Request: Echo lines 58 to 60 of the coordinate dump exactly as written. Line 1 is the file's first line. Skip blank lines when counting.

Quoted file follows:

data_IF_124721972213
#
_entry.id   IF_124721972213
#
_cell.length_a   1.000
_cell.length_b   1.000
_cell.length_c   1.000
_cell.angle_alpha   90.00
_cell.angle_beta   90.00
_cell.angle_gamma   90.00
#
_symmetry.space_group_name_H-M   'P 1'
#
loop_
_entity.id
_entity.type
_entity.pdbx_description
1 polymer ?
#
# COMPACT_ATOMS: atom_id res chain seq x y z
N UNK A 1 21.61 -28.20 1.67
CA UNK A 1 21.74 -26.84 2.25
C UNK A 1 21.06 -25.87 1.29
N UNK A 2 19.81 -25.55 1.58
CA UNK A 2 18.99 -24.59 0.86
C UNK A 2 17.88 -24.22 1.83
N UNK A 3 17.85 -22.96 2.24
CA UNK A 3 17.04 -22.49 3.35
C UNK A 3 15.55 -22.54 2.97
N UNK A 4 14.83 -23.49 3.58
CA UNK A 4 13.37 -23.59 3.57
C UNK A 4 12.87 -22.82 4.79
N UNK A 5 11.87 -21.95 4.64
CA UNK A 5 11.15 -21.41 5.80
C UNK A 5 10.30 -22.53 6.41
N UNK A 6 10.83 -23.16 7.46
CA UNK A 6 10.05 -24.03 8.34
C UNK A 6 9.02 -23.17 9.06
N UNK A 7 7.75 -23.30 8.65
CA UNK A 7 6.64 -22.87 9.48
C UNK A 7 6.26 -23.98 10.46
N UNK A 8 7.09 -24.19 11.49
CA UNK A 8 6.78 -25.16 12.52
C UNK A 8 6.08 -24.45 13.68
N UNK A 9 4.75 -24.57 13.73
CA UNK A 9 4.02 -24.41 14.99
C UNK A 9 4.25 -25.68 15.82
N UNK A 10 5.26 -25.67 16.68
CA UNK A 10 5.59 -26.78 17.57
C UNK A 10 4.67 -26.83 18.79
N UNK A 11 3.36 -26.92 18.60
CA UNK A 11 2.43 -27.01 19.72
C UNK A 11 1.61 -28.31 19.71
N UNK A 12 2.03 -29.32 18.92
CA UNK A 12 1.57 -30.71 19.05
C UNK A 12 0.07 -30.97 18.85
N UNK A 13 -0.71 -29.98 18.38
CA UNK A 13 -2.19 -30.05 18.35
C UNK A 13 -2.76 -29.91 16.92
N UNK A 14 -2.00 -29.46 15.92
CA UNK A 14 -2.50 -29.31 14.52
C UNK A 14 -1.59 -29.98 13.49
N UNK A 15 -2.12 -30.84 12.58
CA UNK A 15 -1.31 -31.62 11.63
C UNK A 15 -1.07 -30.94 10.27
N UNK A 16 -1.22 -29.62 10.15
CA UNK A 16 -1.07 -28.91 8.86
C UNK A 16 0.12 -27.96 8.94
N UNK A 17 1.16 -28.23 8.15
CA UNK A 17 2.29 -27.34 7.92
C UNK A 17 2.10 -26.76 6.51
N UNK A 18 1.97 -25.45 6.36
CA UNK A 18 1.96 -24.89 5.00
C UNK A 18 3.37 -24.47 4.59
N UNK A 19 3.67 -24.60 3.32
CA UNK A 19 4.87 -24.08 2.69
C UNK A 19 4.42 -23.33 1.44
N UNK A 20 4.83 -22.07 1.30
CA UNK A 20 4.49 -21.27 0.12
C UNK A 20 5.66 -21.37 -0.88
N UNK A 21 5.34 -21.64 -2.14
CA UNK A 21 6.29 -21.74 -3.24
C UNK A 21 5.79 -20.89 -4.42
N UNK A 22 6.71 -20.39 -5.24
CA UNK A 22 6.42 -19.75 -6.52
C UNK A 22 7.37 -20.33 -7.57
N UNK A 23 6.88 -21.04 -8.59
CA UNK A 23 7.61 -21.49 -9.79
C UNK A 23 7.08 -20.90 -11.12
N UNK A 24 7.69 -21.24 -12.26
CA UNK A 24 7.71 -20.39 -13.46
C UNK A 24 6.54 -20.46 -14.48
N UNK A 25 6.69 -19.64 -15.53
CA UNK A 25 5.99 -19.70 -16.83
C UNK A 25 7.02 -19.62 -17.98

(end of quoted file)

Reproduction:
CA UNK A 13 -2.19 -30.05 18.35
C UNK A 13 -2.76 -29.91 16.92
N UNK A 14 -2.00 -29.46 15.92